Saturday, August 6, 2011

Time to change things up

Last August, Jason Bateman was in a movie called The Switch. This August, he's in a movie called The Change-Up.

Jason, how much harder must the cinematic universe work to tell you it's time to take a new path?

Let me start by saying I'm a huge Jason Bateman fan. In fact, I bet I've liked him a lot longer than you have. That is, unless you were also obsessed with the show It's Your Move, which ran on TV from 1984-1985 and co-starred Norman Lear. It was the sitcom Bateman was given after his funny supporting gig on Silver Spoons earned him buzz, and it way predates The Hogan Family.

So I was as happy as anyone to see him return to prominence, after a decade basically out of the spotlight, in Arrested Development. Since then, he's parlayed his Arrested success into a smart and fun movie career, particularly in such films as Juno and Extract.

However, lately it's starting to seem like Jason Bateman is beginning to wear out his welcome again. It's not that the profile of his work has diminished -- he still seems pretty bankable as a likable comic underdog. It's that he's gotten ... dare I say it? Lazy.

The comedies are sort of starting to come off the assembly line for Bateman: Couples Retreat. The Switch. Horrible Bosses. And now The Change-Up.

Like most phenomena I try to describe on this blog, it's more of a feeling I get than something I can absolutely prove -- a sense of a downward trend, like the type people in the stock market try to predict in order to avoid losing their life savings. Because those movies are not all bad. In fact, I can't say for sure that any of them are bad. Couples Retreat is okay, The Switch was pretty likable, and I haven't seen either of his 2011 releases, in part because The Change-Up is only just coming out today. (He was also in Paul this year, but that doesn't seem to fit the trend as much. You can include it if you're so inclined.)

Really, I don't know what I'm expecting from him. If I'm expecting him to pick up a job as a strung-out heroin addict, I may be deluding myself. It's not a knock against him, but he may not be capable of that, nor should he worry about it if he isn't. That kind of thing is not for everybody.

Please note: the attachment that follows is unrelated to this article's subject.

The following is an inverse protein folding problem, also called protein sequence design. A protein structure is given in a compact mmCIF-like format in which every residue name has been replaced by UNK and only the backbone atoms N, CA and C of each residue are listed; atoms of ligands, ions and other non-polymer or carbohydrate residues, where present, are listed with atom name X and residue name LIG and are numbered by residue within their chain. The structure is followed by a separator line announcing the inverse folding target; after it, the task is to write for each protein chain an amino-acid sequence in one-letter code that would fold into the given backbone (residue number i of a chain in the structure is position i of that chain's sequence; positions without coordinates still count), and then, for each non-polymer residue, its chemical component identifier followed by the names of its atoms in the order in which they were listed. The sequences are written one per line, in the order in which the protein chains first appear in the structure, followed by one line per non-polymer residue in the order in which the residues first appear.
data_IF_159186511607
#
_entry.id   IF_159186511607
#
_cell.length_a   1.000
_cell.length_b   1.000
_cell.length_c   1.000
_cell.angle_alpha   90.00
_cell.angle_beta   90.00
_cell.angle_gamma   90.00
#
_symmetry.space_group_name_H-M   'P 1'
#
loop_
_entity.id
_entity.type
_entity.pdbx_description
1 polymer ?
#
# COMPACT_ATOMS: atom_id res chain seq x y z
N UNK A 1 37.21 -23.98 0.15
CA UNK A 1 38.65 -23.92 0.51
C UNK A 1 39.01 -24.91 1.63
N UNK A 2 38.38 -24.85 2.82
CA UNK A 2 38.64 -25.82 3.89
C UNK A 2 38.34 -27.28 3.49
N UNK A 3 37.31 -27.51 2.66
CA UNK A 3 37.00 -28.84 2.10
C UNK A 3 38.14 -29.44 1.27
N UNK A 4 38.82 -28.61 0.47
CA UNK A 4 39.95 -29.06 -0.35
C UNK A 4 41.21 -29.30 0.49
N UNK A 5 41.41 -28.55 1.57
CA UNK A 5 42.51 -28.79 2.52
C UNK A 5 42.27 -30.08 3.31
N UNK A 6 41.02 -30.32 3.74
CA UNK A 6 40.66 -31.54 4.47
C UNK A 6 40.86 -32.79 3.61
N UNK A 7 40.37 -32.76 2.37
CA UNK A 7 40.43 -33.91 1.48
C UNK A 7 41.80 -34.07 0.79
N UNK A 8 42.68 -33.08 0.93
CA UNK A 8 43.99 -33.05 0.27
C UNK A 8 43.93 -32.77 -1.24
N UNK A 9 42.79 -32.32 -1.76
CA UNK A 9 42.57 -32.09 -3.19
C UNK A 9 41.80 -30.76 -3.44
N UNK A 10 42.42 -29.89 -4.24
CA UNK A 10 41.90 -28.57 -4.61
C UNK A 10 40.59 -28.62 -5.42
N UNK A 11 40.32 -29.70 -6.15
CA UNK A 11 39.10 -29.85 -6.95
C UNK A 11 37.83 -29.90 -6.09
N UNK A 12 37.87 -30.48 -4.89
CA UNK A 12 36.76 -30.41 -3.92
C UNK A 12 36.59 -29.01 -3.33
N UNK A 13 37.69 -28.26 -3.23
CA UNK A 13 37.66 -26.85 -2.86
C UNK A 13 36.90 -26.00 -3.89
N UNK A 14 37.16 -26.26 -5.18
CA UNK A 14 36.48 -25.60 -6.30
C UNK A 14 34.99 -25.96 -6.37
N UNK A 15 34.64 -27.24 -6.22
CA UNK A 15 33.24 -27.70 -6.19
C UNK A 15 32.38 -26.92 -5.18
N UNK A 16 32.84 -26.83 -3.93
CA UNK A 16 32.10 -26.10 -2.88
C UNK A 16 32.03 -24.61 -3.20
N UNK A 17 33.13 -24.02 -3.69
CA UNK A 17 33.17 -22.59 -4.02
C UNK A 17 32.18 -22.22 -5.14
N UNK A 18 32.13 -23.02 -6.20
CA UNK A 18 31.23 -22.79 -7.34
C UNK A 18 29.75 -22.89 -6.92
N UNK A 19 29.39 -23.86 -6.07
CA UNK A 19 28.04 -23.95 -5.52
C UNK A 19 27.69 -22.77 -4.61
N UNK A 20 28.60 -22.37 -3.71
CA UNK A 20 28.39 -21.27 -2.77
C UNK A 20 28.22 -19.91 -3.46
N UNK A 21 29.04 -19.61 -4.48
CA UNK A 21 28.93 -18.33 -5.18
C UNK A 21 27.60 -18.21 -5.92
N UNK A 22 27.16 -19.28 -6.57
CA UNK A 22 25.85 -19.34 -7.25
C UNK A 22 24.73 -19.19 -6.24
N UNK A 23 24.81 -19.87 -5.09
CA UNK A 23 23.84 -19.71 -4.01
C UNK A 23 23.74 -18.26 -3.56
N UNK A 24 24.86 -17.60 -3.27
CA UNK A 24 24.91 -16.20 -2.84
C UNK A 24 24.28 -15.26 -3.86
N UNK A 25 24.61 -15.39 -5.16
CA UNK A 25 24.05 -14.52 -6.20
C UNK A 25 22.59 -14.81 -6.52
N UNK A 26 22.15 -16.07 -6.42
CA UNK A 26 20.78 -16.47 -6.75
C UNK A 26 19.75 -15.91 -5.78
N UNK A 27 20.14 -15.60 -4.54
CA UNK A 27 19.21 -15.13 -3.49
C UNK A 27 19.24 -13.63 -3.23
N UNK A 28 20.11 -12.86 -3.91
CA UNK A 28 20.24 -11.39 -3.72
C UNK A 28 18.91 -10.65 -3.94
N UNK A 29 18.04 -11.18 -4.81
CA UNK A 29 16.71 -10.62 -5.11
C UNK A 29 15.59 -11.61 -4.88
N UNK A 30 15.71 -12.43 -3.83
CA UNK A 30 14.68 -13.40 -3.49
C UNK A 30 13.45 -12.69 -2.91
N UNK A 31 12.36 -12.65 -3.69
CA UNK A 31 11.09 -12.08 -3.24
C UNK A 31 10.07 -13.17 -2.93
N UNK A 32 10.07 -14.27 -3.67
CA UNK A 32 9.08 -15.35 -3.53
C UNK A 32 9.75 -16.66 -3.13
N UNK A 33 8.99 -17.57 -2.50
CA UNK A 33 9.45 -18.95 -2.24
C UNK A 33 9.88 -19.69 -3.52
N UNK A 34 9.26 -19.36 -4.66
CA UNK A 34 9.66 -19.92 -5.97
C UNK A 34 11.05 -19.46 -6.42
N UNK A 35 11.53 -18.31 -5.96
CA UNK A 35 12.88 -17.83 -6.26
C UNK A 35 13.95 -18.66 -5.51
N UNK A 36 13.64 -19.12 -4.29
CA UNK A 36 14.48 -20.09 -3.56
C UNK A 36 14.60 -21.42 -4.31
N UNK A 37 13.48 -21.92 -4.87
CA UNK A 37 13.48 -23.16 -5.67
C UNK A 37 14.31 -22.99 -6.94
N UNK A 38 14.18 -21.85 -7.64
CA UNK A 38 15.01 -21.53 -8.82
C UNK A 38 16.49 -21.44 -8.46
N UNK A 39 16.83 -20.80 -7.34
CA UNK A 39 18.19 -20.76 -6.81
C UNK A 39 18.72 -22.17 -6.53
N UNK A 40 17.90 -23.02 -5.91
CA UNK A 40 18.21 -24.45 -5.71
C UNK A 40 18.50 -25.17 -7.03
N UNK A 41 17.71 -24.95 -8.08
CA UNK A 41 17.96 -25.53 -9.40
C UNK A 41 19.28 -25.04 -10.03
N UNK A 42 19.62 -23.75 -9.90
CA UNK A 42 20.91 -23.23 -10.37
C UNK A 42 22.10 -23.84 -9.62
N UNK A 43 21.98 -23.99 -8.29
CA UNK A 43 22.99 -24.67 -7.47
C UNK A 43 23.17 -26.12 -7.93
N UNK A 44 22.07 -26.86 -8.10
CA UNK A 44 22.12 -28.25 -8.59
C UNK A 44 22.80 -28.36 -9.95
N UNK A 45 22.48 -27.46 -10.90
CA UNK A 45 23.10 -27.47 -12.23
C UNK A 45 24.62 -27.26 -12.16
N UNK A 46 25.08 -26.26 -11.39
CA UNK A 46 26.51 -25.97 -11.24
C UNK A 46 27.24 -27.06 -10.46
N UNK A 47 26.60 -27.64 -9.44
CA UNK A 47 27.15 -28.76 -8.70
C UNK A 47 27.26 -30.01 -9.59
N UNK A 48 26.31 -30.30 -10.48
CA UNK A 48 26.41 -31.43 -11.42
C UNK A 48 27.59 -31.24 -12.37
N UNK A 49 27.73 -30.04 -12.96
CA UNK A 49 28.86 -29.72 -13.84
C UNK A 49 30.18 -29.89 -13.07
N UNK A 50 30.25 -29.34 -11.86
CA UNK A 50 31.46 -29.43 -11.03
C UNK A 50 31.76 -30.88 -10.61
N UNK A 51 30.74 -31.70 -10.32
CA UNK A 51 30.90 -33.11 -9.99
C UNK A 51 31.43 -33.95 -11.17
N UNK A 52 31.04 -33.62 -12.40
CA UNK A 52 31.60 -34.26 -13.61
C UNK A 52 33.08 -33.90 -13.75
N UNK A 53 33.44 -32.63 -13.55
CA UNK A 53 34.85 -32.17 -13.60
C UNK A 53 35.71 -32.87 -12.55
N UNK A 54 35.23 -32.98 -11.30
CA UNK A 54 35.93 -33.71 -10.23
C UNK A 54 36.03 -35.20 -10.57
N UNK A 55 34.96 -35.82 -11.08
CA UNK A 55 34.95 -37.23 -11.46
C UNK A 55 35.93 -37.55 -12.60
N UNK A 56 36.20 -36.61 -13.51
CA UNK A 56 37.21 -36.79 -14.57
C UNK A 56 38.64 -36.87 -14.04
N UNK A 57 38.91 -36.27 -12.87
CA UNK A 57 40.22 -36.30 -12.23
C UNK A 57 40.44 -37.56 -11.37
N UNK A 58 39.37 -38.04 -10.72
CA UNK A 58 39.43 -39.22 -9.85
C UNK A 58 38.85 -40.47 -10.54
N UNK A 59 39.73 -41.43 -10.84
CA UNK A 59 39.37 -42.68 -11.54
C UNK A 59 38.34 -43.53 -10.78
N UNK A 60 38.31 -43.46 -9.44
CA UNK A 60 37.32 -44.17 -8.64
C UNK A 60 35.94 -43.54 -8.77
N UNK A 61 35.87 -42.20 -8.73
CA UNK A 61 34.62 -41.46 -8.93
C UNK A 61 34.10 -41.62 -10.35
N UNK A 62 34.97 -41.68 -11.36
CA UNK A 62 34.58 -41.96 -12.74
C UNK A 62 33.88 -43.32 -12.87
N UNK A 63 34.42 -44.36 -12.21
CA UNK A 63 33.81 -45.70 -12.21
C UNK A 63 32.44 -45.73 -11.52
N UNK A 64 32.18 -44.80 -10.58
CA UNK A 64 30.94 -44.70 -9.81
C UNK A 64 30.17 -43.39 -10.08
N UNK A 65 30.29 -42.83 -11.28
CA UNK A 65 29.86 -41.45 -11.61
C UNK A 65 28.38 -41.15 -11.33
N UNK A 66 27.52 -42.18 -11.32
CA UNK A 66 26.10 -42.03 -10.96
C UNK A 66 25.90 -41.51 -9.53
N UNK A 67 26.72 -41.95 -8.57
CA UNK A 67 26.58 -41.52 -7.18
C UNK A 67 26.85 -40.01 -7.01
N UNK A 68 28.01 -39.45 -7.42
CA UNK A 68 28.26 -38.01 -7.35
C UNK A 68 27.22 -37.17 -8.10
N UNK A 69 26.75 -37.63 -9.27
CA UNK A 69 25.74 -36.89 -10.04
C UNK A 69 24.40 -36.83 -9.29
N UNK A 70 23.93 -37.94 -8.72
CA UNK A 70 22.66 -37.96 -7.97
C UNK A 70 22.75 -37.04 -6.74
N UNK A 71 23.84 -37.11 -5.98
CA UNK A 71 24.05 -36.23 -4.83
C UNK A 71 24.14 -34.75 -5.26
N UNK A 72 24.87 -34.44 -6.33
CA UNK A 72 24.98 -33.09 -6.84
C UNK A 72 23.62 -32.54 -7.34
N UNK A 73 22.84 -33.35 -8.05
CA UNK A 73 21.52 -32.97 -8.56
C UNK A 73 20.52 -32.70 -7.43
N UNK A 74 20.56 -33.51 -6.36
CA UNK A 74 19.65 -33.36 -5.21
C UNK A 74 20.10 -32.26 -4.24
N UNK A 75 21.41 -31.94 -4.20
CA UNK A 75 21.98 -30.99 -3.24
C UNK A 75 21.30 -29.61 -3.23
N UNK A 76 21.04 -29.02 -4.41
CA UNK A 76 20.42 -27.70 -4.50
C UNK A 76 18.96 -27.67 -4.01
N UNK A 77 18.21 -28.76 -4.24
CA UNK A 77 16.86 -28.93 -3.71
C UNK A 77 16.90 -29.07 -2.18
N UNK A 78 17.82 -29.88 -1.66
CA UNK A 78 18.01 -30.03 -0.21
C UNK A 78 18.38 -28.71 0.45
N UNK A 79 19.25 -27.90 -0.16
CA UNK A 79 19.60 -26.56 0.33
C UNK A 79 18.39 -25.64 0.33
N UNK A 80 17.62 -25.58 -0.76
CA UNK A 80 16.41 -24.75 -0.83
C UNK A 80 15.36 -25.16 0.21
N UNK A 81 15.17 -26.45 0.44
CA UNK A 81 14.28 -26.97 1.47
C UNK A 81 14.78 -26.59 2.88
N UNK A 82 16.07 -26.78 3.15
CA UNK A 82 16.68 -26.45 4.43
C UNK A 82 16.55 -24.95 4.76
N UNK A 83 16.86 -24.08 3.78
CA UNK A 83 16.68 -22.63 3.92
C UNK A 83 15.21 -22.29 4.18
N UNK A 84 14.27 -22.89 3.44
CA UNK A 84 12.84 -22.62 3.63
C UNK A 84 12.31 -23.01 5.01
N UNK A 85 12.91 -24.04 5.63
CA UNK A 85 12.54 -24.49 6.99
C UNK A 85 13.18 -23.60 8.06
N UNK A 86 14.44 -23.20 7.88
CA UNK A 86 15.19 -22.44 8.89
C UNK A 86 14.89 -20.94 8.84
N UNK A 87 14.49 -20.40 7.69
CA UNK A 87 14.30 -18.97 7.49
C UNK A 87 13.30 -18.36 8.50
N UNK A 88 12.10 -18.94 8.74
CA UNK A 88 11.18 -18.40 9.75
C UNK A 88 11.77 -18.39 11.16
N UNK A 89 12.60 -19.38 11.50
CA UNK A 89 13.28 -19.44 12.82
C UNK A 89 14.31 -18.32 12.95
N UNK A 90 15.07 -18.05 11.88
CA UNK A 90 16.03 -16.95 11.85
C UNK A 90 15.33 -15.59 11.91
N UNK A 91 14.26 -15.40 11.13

But I do remember thinking that the essentially comedic role in Juno was all the more memorable because it also showcased a certain melancholy, which Bateman hadn't previously proven he could generate. Jason Reitman had him back for his next movie, but Bateman's role in Up in the Air was essentially a cameo.

So I guess you could say I'm really just stuck on the Bateman I saw in Juno -- a guy who could sniff out a smart indie property with which to involve himself. Even though that was there in Extract, when you come right down to it, Extract only works in fits and starts anyway. The best part of Extract is actually Ben Affleck. (For the record, The Switch also contains Bateman in a more pensive mode.)

So maybe it's just his latest choice itself that's bothering me. A high-concept comedy in which his domesticated father of two switches bodies with a swinging bachelor type (Ryan Reynolds)? Haven't we seen this or something like it a hundred times before?

Then again, all I can really do is speculate. Making absolute pronouncements gets me in trouble. When I gave Seth Gordon a hard time for making Horrible Bosses, because I considered it beneath him as a one-time documentarian, you guys let me know that my perspective was short-sighted. And it looks like it was. After all, I've heard that some people really love Horrible Bosses -- people I respect.

Which just so happens to have been Bateman's last movie.

So what's Bateman's next movie? IMDB is cagey on the topic, though it lists the much-anticipated and long-awaited Arrested Development movie in 2012. However, as recently as a couple weeks ago, Will Arnett confirmed that the script was still in the writing stages. Which doesn't necessarily mean it won't come out in 2012, just that we should be wary -- we've heard this one before.

In between now and then, let's hope Bateman gets the hint and makes The Course Correction and The Smart Choice, instead of The Swap or The Do-Over or The Repeat or The Redundant.

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